Michael Buffer has probably made more money than anyone else on Earth by stepping inside a boxing ring — and never throwing a punch.
Buffer is no wimp. But his manicured hands, perfectly coiffed hair, and gleaming white teeth attest to a life based on something other than his fists.
He comes to every fight dressed in a tuxedo. And once he's inside the ring, he does what pacifist parents tell their children when facing a fight. He uses his mouth.
So before the fists start flying, he lets out the one cry that earns him his living. It's a cry that he can do like no one else — by not only by virtue of his golden lungs and throat, but by law.
And it goes: "Let's Get Ready to Ruuummmmmmbbbbllllle!"
Let's Roll and Rumble
With those five words, Buffer and his brother have established an empire that's made millions. Wholesale licensing revenues have grossed about $150 million over the last three years, his brother-manager Bruce said.
For a brief announcing engagement that takes anywhere from 10 to 15 minutes, Michael Buffer makes in the range of $15,000 to $30,000, his brother said.
The money comes from far more places than boxing. Buffer's trademark "Let's Get Ready to Rumble" slogan has allowed him to branch out into announcing all matter of events — from sports, to entertainment, to corporate functions and private parties.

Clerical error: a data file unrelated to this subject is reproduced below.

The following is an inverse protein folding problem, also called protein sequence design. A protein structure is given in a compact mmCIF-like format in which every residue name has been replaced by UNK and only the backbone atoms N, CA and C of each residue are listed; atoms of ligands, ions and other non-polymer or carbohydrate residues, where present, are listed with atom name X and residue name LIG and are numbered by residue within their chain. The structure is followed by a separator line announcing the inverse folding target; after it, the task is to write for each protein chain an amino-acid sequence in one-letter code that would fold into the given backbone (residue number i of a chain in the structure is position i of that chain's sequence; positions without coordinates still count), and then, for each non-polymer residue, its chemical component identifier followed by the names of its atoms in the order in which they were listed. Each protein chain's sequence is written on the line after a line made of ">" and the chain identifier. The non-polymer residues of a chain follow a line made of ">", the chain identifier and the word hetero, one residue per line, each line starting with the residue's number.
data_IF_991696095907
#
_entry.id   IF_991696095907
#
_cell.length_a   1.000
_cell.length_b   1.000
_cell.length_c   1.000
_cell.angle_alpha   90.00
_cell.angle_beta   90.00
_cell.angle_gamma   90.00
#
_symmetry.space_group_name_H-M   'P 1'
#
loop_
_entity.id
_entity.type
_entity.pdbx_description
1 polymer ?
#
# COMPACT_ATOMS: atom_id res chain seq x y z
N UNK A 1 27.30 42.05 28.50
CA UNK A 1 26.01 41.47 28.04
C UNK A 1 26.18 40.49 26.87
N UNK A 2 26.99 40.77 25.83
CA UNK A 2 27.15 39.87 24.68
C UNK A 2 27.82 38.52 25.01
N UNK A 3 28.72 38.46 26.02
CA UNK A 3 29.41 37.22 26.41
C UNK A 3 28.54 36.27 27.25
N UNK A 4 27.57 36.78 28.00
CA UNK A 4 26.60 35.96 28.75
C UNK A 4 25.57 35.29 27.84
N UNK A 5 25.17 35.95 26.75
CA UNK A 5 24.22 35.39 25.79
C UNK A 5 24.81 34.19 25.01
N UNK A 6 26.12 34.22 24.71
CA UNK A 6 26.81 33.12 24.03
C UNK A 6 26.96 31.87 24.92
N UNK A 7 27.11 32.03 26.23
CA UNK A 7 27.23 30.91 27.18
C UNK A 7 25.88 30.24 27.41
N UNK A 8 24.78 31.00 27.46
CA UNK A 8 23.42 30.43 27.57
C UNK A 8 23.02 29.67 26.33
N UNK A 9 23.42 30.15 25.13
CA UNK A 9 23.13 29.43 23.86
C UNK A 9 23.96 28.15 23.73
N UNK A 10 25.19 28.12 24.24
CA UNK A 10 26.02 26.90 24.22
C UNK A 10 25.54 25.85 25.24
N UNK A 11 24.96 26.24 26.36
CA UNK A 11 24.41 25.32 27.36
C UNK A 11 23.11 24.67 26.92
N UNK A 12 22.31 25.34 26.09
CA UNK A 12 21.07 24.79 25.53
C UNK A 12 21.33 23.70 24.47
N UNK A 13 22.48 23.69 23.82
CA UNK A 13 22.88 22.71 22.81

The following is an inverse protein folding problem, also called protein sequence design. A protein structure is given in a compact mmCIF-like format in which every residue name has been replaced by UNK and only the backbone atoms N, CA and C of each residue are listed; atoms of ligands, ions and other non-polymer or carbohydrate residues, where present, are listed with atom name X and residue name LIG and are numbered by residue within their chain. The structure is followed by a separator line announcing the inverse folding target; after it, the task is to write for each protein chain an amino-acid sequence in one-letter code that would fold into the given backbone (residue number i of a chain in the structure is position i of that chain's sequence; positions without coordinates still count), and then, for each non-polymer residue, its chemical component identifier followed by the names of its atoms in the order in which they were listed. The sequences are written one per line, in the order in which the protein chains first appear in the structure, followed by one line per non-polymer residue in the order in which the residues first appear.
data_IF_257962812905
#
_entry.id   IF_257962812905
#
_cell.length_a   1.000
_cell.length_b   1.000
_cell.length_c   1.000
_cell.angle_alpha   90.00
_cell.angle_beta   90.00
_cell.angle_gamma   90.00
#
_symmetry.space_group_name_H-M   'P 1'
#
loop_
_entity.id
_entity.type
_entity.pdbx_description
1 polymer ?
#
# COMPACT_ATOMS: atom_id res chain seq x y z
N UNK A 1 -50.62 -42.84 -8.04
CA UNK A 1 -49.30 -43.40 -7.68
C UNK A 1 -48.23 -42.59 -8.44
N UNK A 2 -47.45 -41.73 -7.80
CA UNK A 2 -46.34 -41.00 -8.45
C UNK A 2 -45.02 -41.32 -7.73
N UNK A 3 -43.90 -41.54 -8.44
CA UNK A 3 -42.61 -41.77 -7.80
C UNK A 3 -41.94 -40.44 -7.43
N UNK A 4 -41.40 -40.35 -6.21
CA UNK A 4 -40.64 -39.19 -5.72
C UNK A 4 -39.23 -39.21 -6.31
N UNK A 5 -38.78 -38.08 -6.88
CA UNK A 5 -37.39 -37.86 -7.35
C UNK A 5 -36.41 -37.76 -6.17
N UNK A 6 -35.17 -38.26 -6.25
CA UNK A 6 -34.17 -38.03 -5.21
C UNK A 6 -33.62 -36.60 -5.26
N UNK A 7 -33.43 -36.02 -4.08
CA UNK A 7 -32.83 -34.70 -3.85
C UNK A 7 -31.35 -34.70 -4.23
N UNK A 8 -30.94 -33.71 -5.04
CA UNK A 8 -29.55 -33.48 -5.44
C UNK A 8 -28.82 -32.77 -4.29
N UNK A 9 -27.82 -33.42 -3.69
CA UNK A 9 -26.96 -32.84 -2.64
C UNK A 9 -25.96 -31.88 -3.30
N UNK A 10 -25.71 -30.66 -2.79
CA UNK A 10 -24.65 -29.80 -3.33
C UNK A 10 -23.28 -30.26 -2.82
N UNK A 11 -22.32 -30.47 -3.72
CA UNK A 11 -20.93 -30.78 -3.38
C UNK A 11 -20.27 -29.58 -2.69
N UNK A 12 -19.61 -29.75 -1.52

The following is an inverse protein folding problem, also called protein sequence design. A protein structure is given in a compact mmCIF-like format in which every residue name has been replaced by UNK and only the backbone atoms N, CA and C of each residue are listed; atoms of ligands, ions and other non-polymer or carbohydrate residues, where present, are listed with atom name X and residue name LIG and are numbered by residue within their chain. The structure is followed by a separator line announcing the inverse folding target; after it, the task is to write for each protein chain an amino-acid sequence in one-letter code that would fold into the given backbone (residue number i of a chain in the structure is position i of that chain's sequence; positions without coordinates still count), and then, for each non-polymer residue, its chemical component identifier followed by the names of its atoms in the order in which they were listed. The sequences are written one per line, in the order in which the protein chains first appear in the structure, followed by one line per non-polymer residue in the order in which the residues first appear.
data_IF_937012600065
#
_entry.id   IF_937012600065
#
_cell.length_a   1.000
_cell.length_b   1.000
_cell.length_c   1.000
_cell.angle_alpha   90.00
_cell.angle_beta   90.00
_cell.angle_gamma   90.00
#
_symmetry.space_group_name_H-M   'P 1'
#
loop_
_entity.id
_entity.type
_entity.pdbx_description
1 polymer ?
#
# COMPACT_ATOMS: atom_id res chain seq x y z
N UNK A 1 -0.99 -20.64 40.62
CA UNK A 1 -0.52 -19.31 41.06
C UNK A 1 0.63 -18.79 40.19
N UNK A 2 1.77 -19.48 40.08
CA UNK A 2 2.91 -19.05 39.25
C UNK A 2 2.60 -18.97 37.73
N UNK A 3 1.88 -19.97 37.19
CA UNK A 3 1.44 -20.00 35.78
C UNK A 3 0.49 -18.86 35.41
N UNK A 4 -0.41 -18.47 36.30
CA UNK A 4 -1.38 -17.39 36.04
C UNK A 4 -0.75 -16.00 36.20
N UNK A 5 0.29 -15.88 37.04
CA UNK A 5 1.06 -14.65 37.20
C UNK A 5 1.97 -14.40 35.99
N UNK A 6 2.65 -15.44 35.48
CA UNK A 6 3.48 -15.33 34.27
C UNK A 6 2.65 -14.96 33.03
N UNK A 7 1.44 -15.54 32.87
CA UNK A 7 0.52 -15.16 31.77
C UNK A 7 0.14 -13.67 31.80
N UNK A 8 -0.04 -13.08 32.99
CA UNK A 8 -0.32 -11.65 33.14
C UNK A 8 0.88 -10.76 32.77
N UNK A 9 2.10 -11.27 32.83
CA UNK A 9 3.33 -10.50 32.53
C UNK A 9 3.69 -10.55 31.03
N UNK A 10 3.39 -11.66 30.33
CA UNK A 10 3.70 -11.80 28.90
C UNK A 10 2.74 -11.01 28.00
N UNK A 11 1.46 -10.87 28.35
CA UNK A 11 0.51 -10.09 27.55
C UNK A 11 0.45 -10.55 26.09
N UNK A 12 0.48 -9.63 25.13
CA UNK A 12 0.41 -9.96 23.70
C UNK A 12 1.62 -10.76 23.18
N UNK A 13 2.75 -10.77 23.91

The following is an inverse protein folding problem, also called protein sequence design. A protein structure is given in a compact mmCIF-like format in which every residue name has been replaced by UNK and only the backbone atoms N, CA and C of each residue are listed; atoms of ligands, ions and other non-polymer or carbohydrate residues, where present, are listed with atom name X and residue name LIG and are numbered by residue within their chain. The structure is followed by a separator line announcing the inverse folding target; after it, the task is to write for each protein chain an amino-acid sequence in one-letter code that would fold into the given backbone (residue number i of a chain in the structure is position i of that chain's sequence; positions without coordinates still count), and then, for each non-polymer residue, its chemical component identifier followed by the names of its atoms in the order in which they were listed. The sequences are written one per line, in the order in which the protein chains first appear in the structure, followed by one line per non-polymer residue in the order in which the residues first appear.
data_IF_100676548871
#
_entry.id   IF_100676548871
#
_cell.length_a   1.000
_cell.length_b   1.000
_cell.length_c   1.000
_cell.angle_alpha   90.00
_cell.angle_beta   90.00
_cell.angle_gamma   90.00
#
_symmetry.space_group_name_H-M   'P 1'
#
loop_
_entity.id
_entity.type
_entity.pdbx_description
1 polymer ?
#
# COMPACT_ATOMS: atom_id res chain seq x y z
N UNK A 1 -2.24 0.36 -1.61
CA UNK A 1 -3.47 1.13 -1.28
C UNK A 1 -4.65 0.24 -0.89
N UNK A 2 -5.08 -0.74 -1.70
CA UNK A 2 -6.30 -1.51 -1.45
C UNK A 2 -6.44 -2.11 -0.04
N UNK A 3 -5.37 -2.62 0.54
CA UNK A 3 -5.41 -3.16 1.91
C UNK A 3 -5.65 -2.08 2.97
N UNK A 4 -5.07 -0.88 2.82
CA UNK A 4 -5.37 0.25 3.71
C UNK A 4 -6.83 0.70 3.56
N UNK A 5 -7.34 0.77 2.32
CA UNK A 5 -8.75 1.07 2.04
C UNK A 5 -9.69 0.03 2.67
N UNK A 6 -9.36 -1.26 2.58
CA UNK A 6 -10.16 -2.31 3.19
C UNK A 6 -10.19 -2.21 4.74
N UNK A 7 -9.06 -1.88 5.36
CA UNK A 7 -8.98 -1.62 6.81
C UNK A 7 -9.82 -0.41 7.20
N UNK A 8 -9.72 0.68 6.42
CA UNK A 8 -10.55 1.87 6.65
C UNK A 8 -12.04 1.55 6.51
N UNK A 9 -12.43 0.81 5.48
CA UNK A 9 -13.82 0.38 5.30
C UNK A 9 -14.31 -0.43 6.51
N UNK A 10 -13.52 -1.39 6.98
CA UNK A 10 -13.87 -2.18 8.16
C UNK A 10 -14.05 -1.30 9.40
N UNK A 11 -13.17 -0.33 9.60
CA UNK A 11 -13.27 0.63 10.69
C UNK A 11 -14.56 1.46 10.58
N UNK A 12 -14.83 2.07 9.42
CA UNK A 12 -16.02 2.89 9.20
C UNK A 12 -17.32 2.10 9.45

Buffer has also extended to licensing products, among them video games, toys and movies. He received a commission for the 2000 Warner Bros. wrestling film Ready to Rumble.
His personal success is a particularly strong reminder of what's at stake in the tug-of-war over another utterance, the Sept. 11-inspired "Let's Roll."
"Let's roll," for anyone who doesn't know it by now, is believed to be the last known phrase mouthed by suburban dad Todd Beamer before he and his fellow passengers on the doomed United Flight 93 took on their hijackers on Sept. 11, forcing the plane to crash in a field.
Since that tragic day, those two words have been immortalized as a symbol of American bravery and defiance in the face of terrorism. It has shown up on novelty items of all sorts; singer Neil Young used it in an anthem, and the president even tried to make it a rallying cry for the nation.
Now, Todd Beamer's wife is trying to seize the phrase as her own, fighting makers of floppy hats, keep-the-beer-can-cold foam holders and other backyard-barbecue paraphernalia from hijacking the memory of her dead husband.
"Let's roll" is seemingly as innocuous and ubiquitous as "Let's Get Ready to Rumble" — and it could be as profitable and defensible as well.
"'Let's roll' has a ring to it," Bruce Buffer said.
It's takes plenty of work to stay in charge of million-dollar words, however. "It's not easy," Bruce Buffer said.
Buffer told ABCNEWS he has been involved in "maybe over 100" legal actions over the phrase — ranging from suing Iran-Contra figure Oliver North because he led his talk show with it, and to asking radio broadcaster Don Imus to cease-and-desist using the phrase as well.
Sony's Columbia Pictures and New Line Cinema also heard from their lawyers when they used the phrase in promos of the movie Booty Call and Rumble in the Bronx.
Buffer says he had "never, ever lost" one of these cases. Awards have ranged from four figures to a "healthy" six-figures.
The key to their success, lawyers say, is the Buffers' trademark on the phrase, and their willingness to use the law to defend it.